A spiritually abusive culture or relationship can be characterised by a pattern of coercion and control, in which an individual’s fear of disobeying God is used to require them to act or adopt a pattern of behaviour without there being free consent.

Enforced accountability
This may include being required to be accountable to another without consent, and without choice and control over boundary setting in the relationship. It should be noted that there are times when accountability is required (for example, where there is a safeguarding agreement), but these are enacted in accordance with our Safeguarding Policies and never as a punishment.

Exclusion or isolation of individuals as a punishment for non-compliance
An individual may be isolated from others due to perceived non-conformity or disobedience.

Coercing behaviour through exploitation and manipulation
This may include extreme pressure to conform, for example requiring a degree of commitment to the church or the abuser that exceeds what is required of others in the church. The level of commitment may be equated to an individual’s loyalty to the abuser or to God.

Publicly shaming and humiliating individuals in order to control their behaviour
Individuals may experience public shaming and humiliation because of a perceived lack of obedience or conformity.

Threats of spiritual consequences
This may include exercising control through threats of spiritual consequences for non-compliance with personal directives.

Inappropriate mentoring relationships
The misuse of the pastoral relationship in such a way that the mentor does not hold appropriate boundaries, and justifies this by theology, scripture or by claiming special spiritual insight or divine sanction.

Reporting Concerns of Spiritual Abuse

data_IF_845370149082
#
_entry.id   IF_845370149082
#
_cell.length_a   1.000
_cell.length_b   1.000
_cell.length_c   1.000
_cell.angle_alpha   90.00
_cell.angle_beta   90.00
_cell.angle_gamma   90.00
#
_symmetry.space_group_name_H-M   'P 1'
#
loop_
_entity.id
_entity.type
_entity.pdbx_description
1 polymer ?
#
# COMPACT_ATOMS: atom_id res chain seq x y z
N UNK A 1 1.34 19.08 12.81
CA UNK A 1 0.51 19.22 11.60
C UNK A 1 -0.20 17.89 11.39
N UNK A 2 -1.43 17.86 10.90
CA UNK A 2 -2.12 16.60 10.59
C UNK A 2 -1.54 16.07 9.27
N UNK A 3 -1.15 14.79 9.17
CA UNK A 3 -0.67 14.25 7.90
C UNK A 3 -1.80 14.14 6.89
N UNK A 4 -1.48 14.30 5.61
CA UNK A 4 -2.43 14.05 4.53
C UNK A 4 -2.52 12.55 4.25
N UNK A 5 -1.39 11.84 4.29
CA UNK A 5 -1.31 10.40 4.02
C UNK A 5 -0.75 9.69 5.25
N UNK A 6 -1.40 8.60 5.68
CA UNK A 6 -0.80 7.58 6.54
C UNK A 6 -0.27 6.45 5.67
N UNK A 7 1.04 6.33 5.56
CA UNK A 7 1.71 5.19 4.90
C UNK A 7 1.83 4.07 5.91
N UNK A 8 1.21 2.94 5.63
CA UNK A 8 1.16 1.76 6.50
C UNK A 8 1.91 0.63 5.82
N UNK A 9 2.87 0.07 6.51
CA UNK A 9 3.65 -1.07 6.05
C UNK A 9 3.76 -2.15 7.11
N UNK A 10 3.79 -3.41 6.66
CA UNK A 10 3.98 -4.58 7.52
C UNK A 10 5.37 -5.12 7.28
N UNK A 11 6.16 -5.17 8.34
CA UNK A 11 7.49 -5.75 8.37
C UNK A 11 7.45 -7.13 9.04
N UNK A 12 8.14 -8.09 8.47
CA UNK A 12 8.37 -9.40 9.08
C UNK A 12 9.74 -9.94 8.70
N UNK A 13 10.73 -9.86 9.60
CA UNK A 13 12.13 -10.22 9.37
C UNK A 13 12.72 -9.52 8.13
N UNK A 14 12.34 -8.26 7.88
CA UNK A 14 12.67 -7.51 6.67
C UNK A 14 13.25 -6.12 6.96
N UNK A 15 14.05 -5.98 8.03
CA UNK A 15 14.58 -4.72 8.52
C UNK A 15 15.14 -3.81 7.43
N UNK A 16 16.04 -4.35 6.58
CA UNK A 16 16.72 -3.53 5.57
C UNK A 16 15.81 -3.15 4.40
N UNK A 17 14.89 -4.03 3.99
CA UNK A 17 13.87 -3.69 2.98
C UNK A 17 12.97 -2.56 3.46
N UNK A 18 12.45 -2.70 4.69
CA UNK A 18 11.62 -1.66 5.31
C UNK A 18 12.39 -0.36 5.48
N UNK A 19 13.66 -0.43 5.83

Hearing about and listening to disclosures of spiritual abuse can be particularly challenging on a personal level, particularly as they touch on individual faith beliefs. However, here at South West London Vineyard, we want to do all we can to ensure our church community remains a safe place for all.

For that reason, we would encourage anyone who has any concerns about any behaviours or patterns of behaviours they may have witnessed or experienced to find a safe way to talk about these matters with somebody that you trust and feel safe with.

The Trustees are available should you wish to raise any concerns you may have – no matter how small -and can be spoken to in-person or via email here: trustees@swlv.org.uk

If you concern relates to a safeguarding issue contact:

If you would prefer to talk with someone beyond South West London Vineyard, we would encourage you to do so, and you may find the following contact details helpful:

Whatever your concern – recent or non-recent, if it relates to safeguarding or concerns of spiritual abuse – or even if you’re not sure – call us on 0303 003 1111.

In an emergency, especially if someone is in immediate danger of harm, you should always call 999 straight away and ask for the police.

The Thirtyone:eight Safeguarding Helpline is staffed by trained professionals who provide safeguarding advice and guidance and operate an out of hours service for urgent calls.

Helpline: 0303 003 1111

Safe Spaces (for those abused within the church)
Call 0300 303 1056

Minister & Clergy Sexual Abuse Service (MACSAS)
MACSAS supports women and men who have been sexually abused, as children or adults, by ministers, clergy or others under the guise of the Church.
Helpline: 08088 010340

Association of Christian Counsellors (ACC)
Facilitate provision by Christians of quality counselling, psychotherapy and pastoral care.

British Association of Counselling and Psychotherapy (BACP)
Telephone: 01455 83300

Reviewed: February 2024